There is no one answer to the question “Why?” Why don’t we follow after God with all our heart, our soul, our mind and our strength? Why do we settle for lesser glories, immobilizing sins and worthless idols? My friend brought these questions up at lunch the other day, and all I could say was, "I don’t know.”
I don’t know why I often grab control of my universe away from a sovereign, omnipotent God. I don’t know why I hastily leap into things in spite of knowing a God who is not only patient, but demands patience from me. I don’t know why I flee from life—the real, abundant, joyous life talked about in books—into a slow-forming hell.
Do you know why you do?
I know you do—because we all do. We all slam the door on total devotion to God time and time again. But why? The question is certainly one worth pondering. It’s a question pondered since we were first told to seek this abundant life. It’s a question others have attempted to answer with pizzazz, wisdom and practicality.
A theologian would say the reason behind our faltering is the distorting of our psyche by sin—a distortion only changed by eternal redemption. That would be right. Our fears, our hopes, our motivations, our actions, our non-actions and our questions are all tainted by the disease of sin. And the final answer is for us to be transformed by having our minds renewed daily.
A pastor would say it’s the mystery one rung below the mystery of grace—sometimes better not to answer but to accept. That would be right as well. The more we ask ourselves why we falter, why we fail, why we do this and don’t do that, the more we conclude it’s the sinful acts that create the fatal distance, when in reality, it’s the distance itself that is the danger. God offers us the command to be pure, but He never said it was possible—on our own. He alone gives us the power to be pure.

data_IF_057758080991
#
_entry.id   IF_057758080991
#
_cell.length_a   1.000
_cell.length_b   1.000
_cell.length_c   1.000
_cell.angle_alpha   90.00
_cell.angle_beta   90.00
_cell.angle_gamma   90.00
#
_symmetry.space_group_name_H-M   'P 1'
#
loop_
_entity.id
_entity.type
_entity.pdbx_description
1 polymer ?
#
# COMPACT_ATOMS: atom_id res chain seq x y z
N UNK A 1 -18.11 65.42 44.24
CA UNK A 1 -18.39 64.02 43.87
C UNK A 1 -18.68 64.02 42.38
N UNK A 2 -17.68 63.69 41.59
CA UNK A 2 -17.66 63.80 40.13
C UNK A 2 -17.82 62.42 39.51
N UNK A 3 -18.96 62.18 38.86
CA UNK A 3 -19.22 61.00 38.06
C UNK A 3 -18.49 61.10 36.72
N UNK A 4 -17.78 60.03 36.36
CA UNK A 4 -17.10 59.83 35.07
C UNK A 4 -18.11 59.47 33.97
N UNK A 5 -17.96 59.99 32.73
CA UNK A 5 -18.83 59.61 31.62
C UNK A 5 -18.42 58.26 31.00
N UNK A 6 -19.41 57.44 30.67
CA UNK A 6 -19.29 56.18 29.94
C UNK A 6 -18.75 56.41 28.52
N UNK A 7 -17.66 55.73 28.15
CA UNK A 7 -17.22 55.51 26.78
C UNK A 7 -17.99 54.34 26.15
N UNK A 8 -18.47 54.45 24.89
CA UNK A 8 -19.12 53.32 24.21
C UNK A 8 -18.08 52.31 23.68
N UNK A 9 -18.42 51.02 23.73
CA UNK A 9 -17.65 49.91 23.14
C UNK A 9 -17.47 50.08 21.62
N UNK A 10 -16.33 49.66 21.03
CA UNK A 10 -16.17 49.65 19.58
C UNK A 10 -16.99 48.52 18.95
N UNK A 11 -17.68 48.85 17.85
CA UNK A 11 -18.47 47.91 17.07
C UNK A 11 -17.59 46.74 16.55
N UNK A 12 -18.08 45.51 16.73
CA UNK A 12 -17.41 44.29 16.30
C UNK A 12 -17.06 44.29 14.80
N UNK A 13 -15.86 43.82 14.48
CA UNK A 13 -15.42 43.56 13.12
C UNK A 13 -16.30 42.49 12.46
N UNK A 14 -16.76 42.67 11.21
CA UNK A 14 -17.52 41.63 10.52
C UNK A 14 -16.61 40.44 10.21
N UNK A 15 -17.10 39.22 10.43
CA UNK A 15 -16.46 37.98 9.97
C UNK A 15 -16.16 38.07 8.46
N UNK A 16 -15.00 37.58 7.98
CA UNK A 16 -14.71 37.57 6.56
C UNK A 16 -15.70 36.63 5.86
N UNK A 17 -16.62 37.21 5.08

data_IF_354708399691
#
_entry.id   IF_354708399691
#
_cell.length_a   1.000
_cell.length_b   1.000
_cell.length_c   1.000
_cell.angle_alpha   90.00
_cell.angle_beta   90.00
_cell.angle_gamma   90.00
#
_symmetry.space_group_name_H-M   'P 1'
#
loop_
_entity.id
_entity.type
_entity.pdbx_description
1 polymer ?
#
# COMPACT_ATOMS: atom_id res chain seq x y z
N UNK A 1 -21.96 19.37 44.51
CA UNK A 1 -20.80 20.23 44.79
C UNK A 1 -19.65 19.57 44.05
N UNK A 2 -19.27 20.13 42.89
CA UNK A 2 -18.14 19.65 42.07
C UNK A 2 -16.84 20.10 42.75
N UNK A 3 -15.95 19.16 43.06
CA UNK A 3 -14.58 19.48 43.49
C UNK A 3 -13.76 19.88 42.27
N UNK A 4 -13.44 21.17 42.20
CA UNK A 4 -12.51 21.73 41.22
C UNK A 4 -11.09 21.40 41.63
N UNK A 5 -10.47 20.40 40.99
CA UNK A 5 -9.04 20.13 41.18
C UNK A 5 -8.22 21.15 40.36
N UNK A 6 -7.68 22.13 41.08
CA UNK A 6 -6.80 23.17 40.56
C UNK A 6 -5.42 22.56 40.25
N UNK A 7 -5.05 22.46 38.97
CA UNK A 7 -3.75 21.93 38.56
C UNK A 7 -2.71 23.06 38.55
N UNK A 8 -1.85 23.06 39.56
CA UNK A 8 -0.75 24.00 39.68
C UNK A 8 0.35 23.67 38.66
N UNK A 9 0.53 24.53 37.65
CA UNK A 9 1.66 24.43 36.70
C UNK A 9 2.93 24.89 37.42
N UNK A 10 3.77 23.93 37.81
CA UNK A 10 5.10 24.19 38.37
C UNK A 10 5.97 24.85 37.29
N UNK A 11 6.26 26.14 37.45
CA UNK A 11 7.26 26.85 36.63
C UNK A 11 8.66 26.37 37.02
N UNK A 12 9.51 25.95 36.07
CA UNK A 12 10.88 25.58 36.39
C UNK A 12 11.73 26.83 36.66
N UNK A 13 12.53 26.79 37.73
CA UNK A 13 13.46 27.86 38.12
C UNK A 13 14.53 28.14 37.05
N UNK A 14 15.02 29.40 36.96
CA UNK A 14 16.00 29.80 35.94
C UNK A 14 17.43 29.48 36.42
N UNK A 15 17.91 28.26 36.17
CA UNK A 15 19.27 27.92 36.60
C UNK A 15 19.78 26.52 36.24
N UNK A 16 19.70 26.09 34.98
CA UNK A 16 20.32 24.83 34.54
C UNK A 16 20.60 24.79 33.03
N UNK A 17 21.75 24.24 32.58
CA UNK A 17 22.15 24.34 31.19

A friend might say the question isn’t meant for one person to grapple with alone, but for the fellowship of two to wrestle with together. We are friends not just because we both follow God all the way, but because we can relate to each other in that often times, we don’t.
There are many ways to answer. And the answer we need for one time and situation might be different from the next.
That’s why God laughs, He cries, He shouts, He whispers, He walks, He runs, He writes, He listens, He lives and He dies. He does all He can think of to get at us—to get our full attention, to get at our full selves.
Sometimes He hits our hearts. Sometimes He stirs our souls. Sometimes He renews our minds. And sometimes He zaps our strength. He knows what we need when we need it. That’s pursuit—that’s knowledge of our entire selves. It’s the sign of a Creator in love with His creation.
That itself may be the answer—to think about all God has done instead of thinking of all the more we could do.
Dig Deeper: Colossians 3:1-4
Matthew Boedy is a 23-year-old journalist at The Augusta Chronicle in Aiken, S.C. He is a Young Life leader and avid questioner.
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